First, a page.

Commentary on 2 Corinthians 5:20b—6:10
“It’s time to go,” Paul calls, “now is the acceptable time.”
Lent is about a journey, the journey to the cross and ultimately to Resurrection and new life. Lent is about Jesus’ walk to Jerusalem and our walk with him. The church, in its wisdom, gives us a time to make that journey and a particular date on which to begin, Ash Wednesday.
We need to hear his call, this reminder. If it was up to us to begin the journey toward reconciliation on our own terms, for what we considered an acceptable time, I suspect that we would never begin. Jesus warned us about that. Jesus told us about the excuses people gave for not accepting God’s call. They had to plow fields, care for sick and aging parents. They had to bury the dead. All good excuses, but excuses nonetheless.
So, here we are, starting off, with hesitant, tentative steps. But why give us this text as we begin? Do we really want, when it is so easy to turn back and quit, to hear from Paul what his journey was like and what might lie ahead on our journey? I can assure you that women, in the excitement of the first few weeks of pregnancy, do not want to hear what labor and delivery are like.
What we describe as the Second Letter to the Corinthians is really a collection of fragments, parts of various letters that have been pieced together into one, not always eloquent or elegant, whole. Paul seems frustrated and concerned that the new Christians at Corinth are fighting amongst themselves and rejecting what he taught. He wants to remind them that they are not rejecting him, Paul, as much as they are rejecting God and the grace that has been given to them. He is only the messenger, the ambassador. They heard his voice, his words appealing and entreating. But it was God who was “making his appeal through us.”
Paul then reminds them of all that he had gone through to be a servant of God. He offers a long list of ways that he, Paul, has commended or offered himself to others in the service of God. He writes of his hardships and beatings, imprisonments, sleepless nights, and hunger. To use contemporary language, Paul is offering us his resumé, his ambassadorial credentials. And he has been willing to endure all of that so that people would hear that God wants to be reconciled to them.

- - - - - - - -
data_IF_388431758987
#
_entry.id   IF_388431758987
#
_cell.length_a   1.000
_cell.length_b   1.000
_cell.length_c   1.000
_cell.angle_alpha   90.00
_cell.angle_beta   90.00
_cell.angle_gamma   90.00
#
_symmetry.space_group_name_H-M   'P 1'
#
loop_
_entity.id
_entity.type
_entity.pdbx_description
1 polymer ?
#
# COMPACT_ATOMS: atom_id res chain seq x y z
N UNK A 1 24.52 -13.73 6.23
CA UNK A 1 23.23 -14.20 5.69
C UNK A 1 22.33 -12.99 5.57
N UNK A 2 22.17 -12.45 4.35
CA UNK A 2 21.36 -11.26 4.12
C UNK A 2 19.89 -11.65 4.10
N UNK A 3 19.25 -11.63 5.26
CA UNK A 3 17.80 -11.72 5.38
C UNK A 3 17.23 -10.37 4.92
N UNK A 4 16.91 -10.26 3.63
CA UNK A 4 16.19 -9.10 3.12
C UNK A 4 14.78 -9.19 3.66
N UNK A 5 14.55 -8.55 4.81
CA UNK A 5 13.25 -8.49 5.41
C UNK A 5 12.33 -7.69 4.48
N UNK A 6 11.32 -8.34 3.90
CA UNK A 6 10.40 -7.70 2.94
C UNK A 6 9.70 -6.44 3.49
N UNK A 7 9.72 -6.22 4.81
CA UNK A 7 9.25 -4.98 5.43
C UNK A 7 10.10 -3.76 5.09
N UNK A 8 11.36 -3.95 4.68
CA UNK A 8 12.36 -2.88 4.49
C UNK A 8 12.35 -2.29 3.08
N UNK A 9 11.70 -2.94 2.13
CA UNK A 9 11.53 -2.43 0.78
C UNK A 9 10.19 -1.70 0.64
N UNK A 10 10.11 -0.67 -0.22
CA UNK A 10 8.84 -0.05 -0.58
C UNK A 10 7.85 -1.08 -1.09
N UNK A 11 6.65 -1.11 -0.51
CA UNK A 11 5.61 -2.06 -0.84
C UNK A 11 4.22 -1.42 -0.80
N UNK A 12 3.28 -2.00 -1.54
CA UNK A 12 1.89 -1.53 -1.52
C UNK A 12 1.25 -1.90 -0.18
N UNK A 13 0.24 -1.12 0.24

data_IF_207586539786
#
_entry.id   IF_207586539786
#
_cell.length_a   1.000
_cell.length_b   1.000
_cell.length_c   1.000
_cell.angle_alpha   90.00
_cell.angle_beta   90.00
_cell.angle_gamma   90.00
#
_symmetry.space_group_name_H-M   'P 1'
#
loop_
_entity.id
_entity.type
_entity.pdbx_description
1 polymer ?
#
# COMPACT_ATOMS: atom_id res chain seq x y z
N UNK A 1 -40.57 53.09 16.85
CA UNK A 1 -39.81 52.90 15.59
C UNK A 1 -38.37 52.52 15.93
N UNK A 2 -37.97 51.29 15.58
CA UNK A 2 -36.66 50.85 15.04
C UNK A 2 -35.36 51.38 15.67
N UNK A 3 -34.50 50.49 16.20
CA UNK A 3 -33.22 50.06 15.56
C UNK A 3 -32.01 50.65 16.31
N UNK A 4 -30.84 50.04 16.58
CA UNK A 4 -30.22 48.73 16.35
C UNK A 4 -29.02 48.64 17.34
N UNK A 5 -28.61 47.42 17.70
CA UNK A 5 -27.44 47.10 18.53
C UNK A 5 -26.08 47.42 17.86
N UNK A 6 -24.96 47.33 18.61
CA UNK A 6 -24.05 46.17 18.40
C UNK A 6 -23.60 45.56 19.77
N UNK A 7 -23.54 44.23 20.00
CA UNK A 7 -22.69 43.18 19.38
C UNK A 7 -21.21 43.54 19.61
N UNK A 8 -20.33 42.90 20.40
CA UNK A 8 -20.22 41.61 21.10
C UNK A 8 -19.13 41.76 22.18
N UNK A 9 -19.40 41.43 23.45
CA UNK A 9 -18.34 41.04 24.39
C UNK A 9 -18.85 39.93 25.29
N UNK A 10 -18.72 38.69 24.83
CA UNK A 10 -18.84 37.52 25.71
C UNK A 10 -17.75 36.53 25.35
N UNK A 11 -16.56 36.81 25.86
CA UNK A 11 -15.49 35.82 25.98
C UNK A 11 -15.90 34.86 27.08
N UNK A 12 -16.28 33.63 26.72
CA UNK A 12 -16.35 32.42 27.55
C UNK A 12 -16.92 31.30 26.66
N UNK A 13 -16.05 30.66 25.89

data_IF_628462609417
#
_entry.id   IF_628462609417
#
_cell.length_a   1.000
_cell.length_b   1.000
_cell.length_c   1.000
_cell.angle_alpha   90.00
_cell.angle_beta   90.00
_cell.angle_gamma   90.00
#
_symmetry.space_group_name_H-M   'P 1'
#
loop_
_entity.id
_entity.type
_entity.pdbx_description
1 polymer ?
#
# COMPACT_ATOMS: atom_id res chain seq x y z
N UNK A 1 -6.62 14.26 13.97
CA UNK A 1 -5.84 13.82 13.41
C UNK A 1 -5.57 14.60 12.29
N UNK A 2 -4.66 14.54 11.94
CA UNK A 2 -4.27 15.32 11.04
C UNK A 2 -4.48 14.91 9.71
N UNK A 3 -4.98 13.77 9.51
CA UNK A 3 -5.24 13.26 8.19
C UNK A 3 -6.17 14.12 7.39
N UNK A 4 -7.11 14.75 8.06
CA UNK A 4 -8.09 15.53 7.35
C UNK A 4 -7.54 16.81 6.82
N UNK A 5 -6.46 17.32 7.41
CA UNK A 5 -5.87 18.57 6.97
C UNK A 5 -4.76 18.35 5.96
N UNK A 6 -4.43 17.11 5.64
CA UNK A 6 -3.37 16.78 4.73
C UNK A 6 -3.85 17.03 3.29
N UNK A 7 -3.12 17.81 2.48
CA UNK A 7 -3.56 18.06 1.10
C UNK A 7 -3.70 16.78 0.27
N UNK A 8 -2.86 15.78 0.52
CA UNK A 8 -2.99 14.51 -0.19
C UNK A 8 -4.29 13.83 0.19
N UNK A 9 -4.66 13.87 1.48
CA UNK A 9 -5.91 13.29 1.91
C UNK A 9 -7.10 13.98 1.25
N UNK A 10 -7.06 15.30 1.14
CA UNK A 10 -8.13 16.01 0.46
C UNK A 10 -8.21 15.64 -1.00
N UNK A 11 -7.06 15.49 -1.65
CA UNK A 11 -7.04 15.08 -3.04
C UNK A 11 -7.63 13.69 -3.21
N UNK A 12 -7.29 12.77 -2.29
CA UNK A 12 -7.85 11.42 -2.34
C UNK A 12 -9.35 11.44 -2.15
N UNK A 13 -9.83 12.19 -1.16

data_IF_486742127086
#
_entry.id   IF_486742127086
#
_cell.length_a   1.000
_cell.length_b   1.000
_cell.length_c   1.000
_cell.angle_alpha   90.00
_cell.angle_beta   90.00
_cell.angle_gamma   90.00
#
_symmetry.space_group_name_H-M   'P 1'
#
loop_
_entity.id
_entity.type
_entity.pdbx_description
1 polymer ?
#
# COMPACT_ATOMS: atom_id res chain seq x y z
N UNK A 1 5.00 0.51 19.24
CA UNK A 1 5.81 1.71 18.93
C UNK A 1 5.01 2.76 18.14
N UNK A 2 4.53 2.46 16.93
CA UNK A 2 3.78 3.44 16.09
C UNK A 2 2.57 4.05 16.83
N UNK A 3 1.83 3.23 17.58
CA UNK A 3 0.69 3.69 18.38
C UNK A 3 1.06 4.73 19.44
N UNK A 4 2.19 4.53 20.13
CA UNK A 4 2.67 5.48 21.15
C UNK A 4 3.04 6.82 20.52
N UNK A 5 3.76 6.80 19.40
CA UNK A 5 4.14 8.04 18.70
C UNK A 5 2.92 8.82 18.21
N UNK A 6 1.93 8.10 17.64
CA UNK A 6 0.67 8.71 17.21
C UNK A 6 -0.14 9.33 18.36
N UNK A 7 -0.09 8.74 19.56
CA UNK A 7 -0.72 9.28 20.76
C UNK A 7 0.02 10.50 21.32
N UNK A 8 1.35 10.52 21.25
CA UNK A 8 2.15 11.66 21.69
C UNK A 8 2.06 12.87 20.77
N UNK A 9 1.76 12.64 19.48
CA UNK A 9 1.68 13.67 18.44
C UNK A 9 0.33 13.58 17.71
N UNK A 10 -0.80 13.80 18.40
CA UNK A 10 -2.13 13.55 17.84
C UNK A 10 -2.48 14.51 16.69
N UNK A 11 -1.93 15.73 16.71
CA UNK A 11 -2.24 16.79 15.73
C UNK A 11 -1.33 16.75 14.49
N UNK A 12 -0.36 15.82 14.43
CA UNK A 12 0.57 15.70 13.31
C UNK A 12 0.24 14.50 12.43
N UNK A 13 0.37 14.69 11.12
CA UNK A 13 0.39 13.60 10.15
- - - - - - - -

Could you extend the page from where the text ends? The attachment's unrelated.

The reconciliation for which we strive for on our Lenten journey does not come about because we have worked hard or taken those first steps. No, Paul is telling us that reconciliation comes by and through God. God has declared this the acceptable time. God has declared this is the day, these are the forty days, if you will, of salvation.
We are Alive
Do you think that Paul, sitting in Damascus, speaking with Ananias, had any idea of what awaited him in the years to come? Do you think that he knew what it would mean to be an ambassador for Christ? Yet it seems that in those years that followed, no matter what happened to him, he persevered. He kept on his journey and this letter nearly glows with joy. No matter what people said or did to him; no matter how terrible it got, he continued on.
I am fascinated by the lists Paul offers. There are actually three different lists in just six verses. The first is a list of all of the things that Paul did to live out his call to bring God and God’s people back together. This opening list tells us of all of the terrible things that he had to endure. What are we to do with this list of potential terrors? I think that I prefer Matthew’s admonition to pray, fast, and give alms properly. I can pray, fast, and write a check. I am not sure about beatings, imprisonment and hunger.
Next, Paul gives us a list of the ways that he interacted with people; those who welcomed him and those who rejected him. This is a list of behaviors. But it is more than just a code of conduct for one who would be an ambassador for Christ. Paul seems to be telling us that these were the things that got him through. Holiness of speech, genuine love, and truthful speech are wonderful things for which to strive for during our Lenten journey.
Finally, Paul offers us a syncristic list; contrasting the way he was perceived and treated by women and men with the reality of who he knew he was in the sight of God. Those in power may have accused him of being an impostor, but he always knew that his message was the true good news of God. And in these contrasting descriptions of his experiences he challenges us to see that, even though the powerful try to ignore, punish, or even kill us, through the power of God we are able to rejoice in the knowledge that we possess everything, the righteousness of God.
The Acceptable Time
“It’s time to go,” Paul calls, “now is the acceptable time.” It is time to set off on our journey as servants of God. With Paul’s witness before us we know that we can face whatever hardships, stumbling blocks, adversities, or discouragement we face along the way. For in the end we know that we will, like Paul, be reconciled to the God who has reached out to us.